Opinion Here's an opinion you won't hear professional political experts utter today. The political parties came out worst from the election, they failed to inspire anyone, and don't really stand for anything any more.
If you think this is remotely controversial, hop over to our earlier article featuring 1965 predictions of the future. Back then the political classes tried to capture the optimism and boldness of the boffins. Now the politicians themselves have given up on politics, and compete on being the most competent bureaucrats. Is it any wonder, then, the voters have given up on them?
Given that a successful professional career of punditry at Westminster depends on cosy access to the main parties, this isn't surprising. The last thing they'll do is wake up one morning and announce the political class has been inept; have they just noticed?
The Tories did best, but increased their share of the vote by less than four per cent - when Labour are loathed and the economy is in the tank. The Lib Dems' brief bubble burst and they lost seats. The clapped-out governing party polled a share it last saw in the 'unelectable' 1980s.
What about the fringe parties? Enthusiasm would for them might indicate that the antipathy was directed to the Big Three, not to party politics in general. Well, they failed too - they also had rotten elections.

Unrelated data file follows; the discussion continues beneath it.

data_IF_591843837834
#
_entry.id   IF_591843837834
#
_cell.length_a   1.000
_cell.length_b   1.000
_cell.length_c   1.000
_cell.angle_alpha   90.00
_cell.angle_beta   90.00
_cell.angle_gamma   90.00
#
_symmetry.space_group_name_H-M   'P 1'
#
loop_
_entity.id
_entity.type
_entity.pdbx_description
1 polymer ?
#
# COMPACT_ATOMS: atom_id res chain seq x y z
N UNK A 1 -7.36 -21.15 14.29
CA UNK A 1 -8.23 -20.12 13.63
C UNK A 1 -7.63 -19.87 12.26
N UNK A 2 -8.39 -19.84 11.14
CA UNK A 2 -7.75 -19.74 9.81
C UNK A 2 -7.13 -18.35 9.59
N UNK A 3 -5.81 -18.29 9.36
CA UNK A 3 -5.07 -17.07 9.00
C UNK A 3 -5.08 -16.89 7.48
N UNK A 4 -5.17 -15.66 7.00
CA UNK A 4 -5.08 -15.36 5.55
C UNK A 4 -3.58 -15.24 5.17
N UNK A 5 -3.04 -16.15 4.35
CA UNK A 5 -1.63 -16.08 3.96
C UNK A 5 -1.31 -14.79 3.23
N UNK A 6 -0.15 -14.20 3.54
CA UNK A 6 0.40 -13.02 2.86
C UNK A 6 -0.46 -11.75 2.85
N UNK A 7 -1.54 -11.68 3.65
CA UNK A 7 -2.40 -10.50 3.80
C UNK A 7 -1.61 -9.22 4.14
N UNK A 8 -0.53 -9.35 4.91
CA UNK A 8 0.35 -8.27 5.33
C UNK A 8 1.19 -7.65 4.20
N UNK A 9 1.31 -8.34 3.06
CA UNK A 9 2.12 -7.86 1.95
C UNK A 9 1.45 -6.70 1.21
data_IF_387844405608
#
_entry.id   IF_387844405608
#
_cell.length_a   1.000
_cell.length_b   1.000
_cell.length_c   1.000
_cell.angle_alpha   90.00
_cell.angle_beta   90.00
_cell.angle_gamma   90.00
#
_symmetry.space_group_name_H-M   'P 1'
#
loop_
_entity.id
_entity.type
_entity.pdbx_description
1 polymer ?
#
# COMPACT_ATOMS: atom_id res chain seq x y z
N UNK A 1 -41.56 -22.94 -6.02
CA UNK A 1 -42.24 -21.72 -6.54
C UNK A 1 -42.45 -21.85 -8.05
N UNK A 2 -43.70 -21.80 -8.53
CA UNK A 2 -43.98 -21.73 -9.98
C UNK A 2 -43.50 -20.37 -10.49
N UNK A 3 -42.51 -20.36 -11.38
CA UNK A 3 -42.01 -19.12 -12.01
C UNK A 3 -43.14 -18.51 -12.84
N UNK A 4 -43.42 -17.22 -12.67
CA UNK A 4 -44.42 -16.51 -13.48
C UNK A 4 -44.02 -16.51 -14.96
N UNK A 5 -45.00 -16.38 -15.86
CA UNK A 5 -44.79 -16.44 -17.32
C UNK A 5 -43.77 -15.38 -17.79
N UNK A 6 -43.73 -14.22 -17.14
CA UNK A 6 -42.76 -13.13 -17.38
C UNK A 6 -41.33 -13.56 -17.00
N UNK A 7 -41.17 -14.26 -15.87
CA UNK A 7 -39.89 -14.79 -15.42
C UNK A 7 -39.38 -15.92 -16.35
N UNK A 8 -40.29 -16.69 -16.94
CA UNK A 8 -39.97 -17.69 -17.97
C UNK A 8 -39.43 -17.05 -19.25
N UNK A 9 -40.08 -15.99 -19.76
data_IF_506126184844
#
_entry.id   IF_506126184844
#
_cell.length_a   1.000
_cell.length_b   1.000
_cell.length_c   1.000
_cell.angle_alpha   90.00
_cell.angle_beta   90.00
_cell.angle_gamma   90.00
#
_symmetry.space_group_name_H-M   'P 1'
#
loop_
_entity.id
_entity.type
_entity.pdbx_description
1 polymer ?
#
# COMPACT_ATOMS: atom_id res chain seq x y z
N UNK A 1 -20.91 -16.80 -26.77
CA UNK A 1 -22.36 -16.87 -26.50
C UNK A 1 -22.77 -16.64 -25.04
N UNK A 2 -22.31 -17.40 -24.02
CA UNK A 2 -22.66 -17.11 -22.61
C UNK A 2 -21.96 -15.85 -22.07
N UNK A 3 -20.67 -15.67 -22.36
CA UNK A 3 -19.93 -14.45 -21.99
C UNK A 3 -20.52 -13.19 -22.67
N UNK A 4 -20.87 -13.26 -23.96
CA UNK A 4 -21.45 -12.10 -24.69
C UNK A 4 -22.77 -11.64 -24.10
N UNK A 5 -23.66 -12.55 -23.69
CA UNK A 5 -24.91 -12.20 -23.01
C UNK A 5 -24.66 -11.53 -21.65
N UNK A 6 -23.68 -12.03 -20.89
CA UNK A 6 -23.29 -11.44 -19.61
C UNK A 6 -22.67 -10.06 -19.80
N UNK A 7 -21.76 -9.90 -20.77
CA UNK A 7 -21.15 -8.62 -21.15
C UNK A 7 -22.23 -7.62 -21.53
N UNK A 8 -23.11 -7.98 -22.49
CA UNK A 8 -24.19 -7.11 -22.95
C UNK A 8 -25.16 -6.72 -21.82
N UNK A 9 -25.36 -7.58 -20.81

UKIP didn't build on its 2005 success; the Greens won an MP in the enclave of Brighton, but their share of the vote fell. I find this quite amazing, really. After five years of relentless environmental yakkery in the mass media, bombarding us on all channels at once, the Greens received a lower share of votes than the BNP. All that most Greens can now look forward to is to return to their yurts, and prepare for recycling.
As for the "political party of the digital age", as the Pirate Party UK describes itself, if it can't rally support in the wake of the Digital Economy Act, it never will. On average, in every constitutency in the UK, there were 289 spoiled ballot papers in the last General Election. The Pirates yesterday averaged about 140 votes per candidate in each constituency in which they stood.
Let's look at some unmentionables you won't hear on rolling news.
Labour probably has the biggest problems. The party always treated its core vote with contempt, housing them in rabbit hutches, expecting them to be grateful for it, and resenting them when they asked to paint the front door of the flat a different colour. A strain of puritanism in Labour's roots also resented the proles ever having any fun. But at least Labour once had an economic vision; Harold Wilson envisaged Labour as a dynamic producers' alliance. Why should we buy washing machines from Germany and Japan, Wilson wondered, when we have better engineers and designers than either? Not to mention great natural resources.
State intervention was attempted on a grand scale. It didn't work out, and when they next had a crack at power Blair abandoned this in favour of a nod towards markets. But now Labour isn't trusted to look after business, which it still treats suspiciously. Without the industrial ambition, the Puritan strain has come to the fore.
So apart from interfering, there's no there there any more. Labour isn't so likely to split as much as fizzle away.